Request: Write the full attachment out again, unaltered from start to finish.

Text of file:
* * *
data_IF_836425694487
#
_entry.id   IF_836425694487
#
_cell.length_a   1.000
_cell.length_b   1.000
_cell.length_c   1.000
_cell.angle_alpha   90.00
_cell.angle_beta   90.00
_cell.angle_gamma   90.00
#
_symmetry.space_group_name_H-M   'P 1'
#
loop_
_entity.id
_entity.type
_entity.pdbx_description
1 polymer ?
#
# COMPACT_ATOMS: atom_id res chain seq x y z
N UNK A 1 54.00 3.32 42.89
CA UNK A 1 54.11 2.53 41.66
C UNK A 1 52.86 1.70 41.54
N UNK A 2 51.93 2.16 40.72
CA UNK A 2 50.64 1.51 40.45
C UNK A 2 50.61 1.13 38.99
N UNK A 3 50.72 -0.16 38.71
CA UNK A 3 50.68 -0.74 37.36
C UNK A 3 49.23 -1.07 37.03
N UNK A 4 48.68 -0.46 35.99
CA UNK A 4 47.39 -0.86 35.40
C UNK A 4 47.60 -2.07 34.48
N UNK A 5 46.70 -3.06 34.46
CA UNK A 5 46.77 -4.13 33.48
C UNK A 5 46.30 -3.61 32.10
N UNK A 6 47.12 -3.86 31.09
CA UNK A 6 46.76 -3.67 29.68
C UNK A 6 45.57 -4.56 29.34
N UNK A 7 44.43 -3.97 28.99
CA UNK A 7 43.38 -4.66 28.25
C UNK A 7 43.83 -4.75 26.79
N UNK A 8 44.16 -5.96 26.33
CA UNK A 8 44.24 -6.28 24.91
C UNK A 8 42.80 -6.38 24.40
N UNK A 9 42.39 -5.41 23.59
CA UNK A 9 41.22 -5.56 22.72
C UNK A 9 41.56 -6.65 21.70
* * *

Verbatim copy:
data_IF_836425694487
#
_entry.id   IF_836425694487
#
_cell.length_a   1.000
_cell.length_b   1.000
_cell.length_c   1.000
_cell.angle_alpha   90.00
_cell.angle_beta   90.00
_cell.angle_gamma   90.00
#
_symmetry.space_group_name_H-M   'P 1'
#
loop_
_entity.id
_entity.type
_entity.pdbx_description
1 polymer ?
#
# COMPACT_ATOMS: atom_id res chain seq x y z
N UNK A 1 54.00 3.32 42.89
CA UNK A 1 54.11 2.53 41.66
C UNK A 1 52.86 1.70 41.54
N UNK A 2 51.93 2.16 40.72
CA UNK A 2 50.64 1.51 40.45
C UNK A 2 50.61 1.13 38.99
N UNK A 3 50.72 -0.16 38.71
CA UNK A 3 50.68 -0.74 37.36
C UNK A 3 49.23 -1.07 37.03
N UNK A 4 48.68 -0.46 35.99
CA UNK A 4 47.39 -0.86 35.40
C UNK A 4 47.60 -2.07 34.48
N UNK A 5 46.70 -3.06 34.46
CA UNK A 5 46.77 -4.13 33.48
C UNK A 5 46.30 -3.61 32.10
N UNK A 6 47.12 -3.86 31.09
CA UNK A 6 46.76 -3.67 29.68
C UNK A 6 45.57 -4.56 29.34
N UNK A 7 44.43 -3.97 28.99
CA UNK A 7 43.38 -4.66 28.25
C UNK A 7 43.83 -4.75 26.79
N UNK A 8 44.16 -5.96 26.33
CA UNK A 8 44.24 -6.28 24.91
C UNK A 8 42.80 -6.38 24.40
N UNK A 9 42.39 -5.41 23.59
CA UNK A 9 41.22 -5.56 22.72
C UNK A 9 41.56 -6.65 21.70